Church may follow liberal Jews in making God gender neutral

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Church may follow liberal Jews in making God gender neutral

Proposed change to 'They' instead of 'He' would mirror amendments made by Liberal Judaism a generation ago

Archbishop of Canterbury Justin Welby (left) with Chief Rabbi Ephraim Mirvis at the Western Wall
Archbishop of Canterbury Justin Welby (left) with Chief Rabbi Ephraim Mirvis at the Western Wall

The Church of England is considering whether to follow in the footsteps of Liberal Judaism by introducing gender-neutral language in religious services, including by referring to God as “they”.

Rabbi Charley Baginsky, chief executive of Liberal Judaism, said: “We welcome this move from the Church of England. In 1995, in Siddur Lev Chadash, we introduced gender-inclusive language which is now used in all Liberal Jewish services.

“Any change, particularly when it comes to liturgy, is very difficult. But from our experience, it’s clear that the process is often harder than the practice. Once the change is made, it becomes the norm.”

In Judaism, words for God are – in different places – male, female, singular, and plural, and Baginsky said language “has the power to create – that concept is there right at the start of the Bible”.

Baginsky added: “The second we use language that is distinctively male, such as ‘father’ and ‘Lord’, we are giving God male human characteristics and we are narrowing our vision of God. If we want to be inclusive of people’s relationship with God, then we need to shift the language we use.”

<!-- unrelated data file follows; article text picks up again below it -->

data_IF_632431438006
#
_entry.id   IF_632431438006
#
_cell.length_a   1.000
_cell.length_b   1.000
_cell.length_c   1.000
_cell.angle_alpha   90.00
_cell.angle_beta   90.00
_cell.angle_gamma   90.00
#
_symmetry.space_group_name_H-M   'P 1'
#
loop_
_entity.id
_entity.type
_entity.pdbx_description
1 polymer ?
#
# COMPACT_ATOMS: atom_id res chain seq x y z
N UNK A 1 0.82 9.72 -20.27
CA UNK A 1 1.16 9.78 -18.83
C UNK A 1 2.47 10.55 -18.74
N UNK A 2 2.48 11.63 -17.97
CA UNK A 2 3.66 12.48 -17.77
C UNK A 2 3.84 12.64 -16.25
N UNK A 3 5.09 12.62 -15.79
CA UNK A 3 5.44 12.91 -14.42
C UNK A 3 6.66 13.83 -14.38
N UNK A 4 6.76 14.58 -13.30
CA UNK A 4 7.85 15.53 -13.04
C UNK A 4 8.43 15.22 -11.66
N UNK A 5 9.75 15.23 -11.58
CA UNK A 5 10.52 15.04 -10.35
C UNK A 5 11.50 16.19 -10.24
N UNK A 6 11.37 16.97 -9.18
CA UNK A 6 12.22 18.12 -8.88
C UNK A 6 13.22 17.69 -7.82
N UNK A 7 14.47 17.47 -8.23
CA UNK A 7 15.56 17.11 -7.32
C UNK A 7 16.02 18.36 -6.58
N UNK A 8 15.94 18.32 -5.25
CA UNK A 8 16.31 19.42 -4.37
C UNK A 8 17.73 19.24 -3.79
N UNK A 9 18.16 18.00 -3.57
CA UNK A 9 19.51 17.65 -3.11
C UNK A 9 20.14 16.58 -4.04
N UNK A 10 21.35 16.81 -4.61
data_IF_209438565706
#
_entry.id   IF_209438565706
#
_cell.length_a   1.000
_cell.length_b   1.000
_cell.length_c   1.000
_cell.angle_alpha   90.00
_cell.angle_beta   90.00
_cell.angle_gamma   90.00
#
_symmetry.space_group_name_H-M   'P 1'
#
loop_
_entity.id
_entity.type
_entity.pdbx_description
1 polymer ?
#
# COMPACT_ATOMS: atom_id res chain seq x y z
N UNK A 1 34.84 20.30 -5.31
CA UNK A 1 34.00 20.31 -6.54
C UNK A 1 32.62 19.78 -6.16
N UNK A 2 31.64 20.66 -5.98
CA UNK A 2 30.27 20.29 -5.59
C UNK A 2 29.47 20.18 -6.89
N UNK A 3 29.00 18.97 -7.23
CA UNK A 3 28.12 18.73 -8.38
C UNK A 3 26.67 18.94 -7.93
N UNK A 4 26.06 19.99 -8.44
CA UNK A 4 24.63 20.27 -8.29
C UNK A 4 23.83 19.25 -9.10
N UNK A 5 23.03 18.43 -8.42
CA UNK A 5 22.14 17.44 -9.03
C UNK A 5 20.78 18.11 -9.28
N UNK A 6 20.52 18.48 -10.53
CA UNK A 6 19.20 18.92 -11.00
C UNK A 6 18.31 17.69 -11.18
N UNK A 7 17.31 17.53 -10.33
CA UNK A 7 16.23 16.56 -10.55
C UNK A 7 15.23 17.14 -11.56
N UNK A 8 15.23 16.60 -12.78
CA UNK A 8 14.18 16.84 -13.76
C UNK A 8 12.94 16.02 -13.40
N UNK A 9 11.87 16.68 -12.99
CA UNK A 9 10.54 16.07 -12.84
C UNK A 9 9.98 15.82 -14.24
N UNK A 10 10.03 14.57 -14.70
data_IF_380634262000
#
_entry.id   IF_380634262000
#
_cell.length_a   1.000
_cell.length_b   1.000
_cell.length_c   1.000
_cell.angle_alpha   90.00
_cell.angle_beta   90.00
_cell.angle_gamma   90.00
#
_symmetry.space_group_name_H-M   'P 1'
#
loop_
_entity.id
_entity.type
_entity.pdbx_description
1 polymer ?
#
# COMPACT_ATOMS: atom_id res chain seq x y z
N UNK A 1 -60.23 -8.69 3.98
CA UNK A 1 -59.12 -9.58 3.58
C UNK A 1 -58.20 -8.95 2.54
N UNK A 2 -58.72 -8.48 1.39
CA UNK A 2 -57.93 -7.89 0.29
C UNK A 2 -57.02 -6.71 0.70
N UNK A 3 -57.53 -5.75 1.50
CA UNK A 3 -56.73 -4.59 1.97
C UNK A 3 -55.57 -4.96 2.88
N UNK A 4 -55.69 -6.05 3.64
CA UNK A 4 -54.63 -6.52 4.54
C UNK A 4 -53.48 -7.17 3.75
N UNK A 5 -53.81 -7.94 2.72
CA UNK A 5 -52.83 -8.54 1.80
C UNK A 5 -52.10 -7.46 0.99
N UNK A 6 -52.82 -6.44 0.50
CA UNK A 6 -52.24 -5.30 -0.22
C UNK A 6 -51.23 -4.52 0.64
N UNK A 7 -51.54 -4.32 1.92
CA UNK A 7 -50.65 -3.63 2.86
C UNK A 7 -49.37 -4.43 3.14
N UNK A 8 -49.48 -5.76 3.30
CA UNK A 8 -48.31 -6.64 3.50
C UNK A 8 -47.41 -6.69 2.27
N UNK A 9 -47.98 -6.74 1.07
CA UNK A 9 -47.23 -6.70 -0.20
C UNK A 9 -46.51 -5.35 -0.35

It comes after priests asked to be allowed to use gender-neutral terms instead of the more traditional male derogations. The Church said it would look into the matter in the spring, to decide whether to propose changes or not. Any change would have to be approved by the Synod, the Church’s decision-making body.

A spokesman for the Church said: “This is nothing new. Christians have recognised since ancient times that God is neither male nor female, yet the variety of ways of addressing and describing God found in scripture has not always been reflected in our worship.

“There has been greater interest in exploring new language since the introduction of our current forms of service in contemporary language more than 20 years ago.

“As part of its regular programme of work for the next five years, the Liturgical Commission has asked the Faith and Order Commission to work with it on looking at these questions.

“There are absolutely no plans to abolish or substantially revise currently authorised liturgies, and no such changes could be made without extensive legislation.”

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